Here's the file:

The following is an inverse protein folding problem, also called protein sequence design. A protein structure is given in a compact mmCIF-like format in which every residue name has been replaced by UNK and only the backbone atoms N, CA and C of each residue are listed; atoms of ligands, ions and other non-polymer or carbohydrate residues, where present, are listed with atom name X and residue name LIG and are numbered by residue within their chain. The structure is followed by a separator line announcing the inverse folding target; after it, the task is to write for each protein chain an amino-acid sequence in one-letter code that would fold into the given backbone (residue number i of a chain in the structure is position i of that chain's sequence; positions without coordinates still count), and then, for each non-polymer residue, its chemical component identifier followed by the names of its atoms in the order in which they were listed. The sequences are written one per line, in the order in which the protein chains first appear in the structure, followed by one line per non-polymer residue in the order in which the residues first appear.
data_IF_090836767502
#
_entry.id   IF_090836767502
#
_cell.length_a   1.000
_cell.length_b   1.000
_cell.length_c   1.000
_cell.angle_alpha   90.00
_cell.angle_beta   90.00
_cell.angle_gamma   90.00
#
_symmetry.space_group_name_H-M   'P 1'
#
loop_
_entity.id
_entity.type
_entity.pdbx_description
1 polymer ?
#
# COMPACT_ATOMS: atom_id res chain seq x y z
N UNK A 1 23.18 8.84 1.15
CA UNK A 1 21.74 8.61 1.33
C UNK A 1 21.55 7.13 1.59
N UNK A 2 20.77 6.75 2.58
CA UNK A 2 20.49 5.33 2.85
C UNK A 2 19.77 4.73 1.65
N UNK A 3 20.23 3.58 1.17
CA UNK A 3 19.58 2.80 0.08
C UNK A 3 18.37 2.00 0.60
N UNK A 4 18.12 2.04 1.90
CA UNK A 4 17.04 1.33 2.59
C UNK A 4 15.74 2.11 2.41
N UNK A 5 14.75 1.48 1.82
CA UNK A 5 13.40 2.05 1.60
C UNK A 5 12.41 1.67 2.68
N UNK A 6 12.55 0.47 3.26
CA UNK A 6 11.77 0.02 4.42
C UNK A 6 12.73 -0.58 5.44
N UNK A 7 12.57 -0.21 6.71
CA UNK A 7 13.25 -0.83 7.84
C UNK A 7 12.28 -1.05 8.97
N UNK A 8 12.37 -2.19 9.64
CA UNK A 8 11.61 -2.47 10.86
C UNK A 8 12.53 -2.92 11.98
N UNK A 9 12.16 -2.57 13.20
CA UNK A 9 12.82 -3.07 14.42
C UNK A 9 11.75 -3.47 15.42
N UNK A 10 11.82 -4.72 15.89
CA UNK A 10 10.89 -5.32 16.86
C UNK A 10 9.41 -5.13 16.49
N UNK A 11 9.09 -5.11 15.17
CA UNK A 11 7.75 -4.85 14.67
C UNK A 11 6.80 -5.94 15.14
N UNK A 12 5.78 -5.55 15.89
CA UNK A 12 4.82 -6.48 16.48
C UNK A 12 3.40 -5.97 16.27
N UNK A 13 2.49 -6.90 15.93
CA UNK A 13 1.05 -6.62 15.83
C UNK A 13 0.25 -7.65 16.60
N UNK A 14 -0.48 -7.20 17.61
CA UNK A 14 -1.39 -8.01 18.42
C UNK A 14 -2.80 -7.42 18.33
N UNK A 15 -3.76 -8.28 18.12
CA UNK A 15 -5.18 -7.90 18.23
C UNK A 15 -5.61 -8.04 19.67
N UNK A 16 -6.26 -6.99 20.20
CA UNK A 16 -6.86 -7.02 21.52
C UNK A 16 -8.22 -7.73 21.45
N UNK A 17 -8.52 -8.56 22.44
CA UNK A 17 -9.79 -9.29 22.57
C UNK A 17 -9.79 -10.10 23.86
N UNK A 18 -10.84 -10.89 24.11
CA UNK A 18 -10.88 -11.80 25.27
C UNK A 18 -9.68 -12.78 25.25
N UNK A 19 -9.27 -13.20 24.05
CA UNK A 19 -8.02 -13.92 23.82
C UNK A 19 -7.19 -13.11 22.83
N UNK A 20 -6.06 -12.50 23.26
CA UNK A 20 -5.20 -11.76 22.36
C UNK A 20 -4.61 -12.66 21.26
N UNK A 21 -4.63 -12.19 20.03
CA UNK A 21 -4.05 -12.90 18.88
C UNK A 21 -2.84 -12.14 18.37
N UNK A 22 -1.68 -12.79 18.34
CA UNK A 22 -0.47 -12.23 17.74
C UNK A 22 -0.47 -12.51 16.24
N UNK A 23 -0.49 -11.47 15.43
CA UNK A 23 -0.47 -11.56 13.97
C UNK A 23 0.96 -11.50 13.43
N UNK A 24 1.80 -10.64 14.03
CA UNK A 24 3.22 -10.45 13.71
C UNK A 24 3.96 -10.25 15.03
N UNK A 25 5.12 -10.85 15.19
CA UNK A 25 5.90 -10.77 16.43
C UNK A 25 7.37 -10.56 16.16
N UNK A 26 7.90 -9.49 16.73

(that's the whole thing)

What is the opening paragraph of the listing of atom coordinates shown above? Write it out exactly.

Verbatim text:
The following is an inverse protein folding problem, also called protein sequence design. A protein structure is given in a compact mmCIF-like format in which every residue name has been replaced by UNK and only the backbone atoms N, CA and C of each residue are listed; atoms of ligands, ions and other non-polymer or carbohydrate residues, where present, are listed with atom name X and residue name LIG and are numbered by residue within their chain. The structure is followed by a separator line announcing the inverse folding target; after it, the task is to write for each protein chain an amino-acid sequence in one-letter code that would fold into the given backbone (residue number i of a chain in the structure is position i of that chain's sequence; positions without coordinates still count), and then, for each non-polymer residue, its chemical component identifier followed by the names of its atoms in the order in which they were listed. The sequences are written one per line, in the order in which the protein chains first appear in the structure, followed by one line per non-polymer residue in the order in which the residues first appear.